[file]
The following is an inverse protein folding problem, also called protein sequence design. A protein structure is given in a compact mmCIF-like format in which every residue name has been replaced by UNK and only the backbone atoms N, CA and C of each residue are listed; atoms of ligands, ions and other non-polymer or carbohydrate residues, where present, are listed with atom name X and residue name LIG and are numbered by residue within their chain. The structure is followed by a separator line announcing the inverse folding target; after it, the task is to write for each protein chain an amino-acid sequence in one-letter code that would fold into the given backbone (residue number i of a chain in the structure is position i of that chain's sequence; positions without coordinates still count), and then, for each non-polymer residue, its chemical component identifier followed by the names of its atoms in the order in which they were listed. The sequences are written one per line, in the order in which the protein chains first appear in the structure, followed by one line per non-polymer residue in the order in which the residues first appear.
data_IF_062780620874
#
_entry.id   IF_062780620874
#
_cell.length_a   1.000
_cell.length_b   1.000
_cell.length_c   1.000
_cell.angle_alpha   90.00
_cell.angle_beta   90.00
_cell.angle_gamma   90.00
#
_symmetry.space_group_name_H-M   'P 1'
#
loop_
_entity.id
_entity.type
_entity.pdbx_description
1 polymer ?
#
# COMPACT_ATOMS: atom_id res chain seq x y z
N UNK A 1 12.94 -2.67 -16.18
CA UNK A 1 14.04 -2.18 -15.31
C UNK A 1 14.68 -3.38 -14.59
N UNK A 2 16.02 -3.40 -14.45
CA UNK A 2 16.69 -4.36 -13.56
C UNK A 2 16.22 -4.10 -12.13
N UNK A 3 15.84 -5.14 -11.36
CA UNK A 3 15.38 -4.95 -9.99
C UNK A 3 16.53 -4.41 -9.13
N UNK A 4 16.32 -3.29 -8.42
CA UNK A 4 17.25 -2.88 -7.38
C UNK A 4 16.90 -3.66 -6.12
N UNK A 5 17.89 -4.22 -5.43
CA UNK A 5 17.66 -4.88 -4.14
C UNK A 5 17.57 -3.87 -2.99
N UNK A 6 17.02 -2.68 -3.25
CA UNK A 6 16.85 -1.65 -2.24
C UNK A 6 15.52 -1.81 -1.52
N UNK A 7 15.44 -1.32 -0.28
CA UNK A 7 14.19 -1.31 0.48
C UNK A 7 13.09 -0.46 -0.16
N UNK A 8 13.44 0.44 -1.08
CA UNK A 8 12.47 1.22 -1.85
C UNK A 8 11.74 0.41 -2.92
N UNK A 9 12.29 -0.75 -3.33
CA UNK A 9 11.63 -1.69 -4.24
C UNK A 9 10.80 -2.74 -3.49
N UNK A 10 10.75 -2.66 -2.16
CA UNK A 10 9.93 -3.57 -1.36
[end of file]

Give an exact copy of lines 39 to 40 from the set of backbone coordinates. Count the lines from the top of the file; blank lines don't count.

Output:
C UNK A 6 15.52 -1.81 -1.52
N UNK A 7 15.44 -1.32 -0.28